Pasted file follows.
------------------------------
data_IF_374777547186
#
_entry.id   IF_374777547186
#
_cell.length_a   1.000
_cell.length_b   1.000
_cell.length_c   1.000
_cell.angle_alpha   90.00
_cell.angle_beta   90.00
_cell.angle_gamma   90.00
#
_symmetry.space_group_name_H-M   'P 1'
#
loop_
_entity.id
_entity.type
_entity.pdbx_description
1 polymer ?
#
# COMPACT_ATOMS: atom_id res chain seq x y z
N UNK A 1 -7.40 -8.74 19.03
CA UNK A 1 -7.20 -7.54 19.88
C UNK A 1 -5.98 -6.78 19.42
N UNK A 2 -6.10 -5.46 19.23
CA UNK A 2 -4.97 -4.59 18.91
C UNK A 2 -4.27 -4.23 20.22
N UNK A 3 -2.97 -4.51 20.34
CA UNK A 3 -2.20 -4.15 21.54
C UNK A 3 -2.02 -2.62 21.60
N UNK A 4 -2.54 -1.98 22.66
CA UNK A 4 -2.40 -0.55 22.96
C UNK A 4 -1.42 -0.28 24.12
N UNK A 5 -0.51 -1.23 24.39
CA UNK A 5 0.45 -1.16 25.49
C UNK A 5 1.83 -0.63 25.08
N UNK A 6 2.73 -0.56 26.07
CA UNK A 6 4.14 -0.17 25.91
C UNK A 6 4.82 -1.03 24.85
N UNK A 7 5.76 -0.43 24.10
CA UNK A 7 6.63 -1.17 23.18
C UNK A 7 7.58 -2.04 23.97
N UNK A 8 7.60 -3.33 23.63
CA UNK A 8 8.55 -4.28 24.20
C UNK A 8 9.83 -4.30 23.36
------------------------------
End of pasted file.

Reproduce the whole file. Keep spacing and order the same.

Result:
data_IF_374777547186
#
_entry.id   IF_374777547186
#
_cell.length_a   1.000
_cell.length_b   1.000
_cell.length_c   1.000
_cell.angle_alpha   90.00
_cell.angle_beta   90.00
_cell.angle_gamma   90.00
#
_symmetry.space_group_name_H-M   'P 1'
#
loop_
_entity.id
_entity.type
_entity.pdbx_description
1 polymer ?
#
# COMPACT_ATOMS: atom_id res chain seq x y z
N UNK A 1 -7.40 -8.74 19.03
CA UNK A 1 -7.20 -7.54 19.88
C UNK A 1 -5.98 -6.78 19.42
N UNK A 2 -6.10 -5.46 19.23
CA UNK A 2 -4.97 -4.59 18.91
C UNK A 2 -4.27 -4.23 20.22
N UNK A 3 -2.97 -4.51 20.34
CA UNK A 3 -2.20 -4.15 21.54
C UNK A 3 -2.02 -2.62 21.60
N UNK A 4 -2.54 -1.98 22.66
CA UNK A 4 -2.40 -0.55 22.96
C UNK A 4 -1.42 -0.28 24.12
N UNK A 5 -0.51 -1.23 24.39
CA UNK A 5 0.45 -1.16 25.49
C UNK A 5 1.83 -0.63 25.08
N UNK A 6 2.73 -0.56 26.07
CA UNK A 6 4.14 -0.17 25.91
C UNK A 6 4.82 -1.03 24.85
N UNK A 7 5.76 -0.43 24.10
CA UNK A 7 6.63 -1.17 23.18
C UNK A 7 7.58 -2.04 23.97
N UNK A 8 7.60 -3.33 23.63
CA UNK A 8 8.55 -4.28 24.20
C UNK A 8 9.83 -4.30 23.36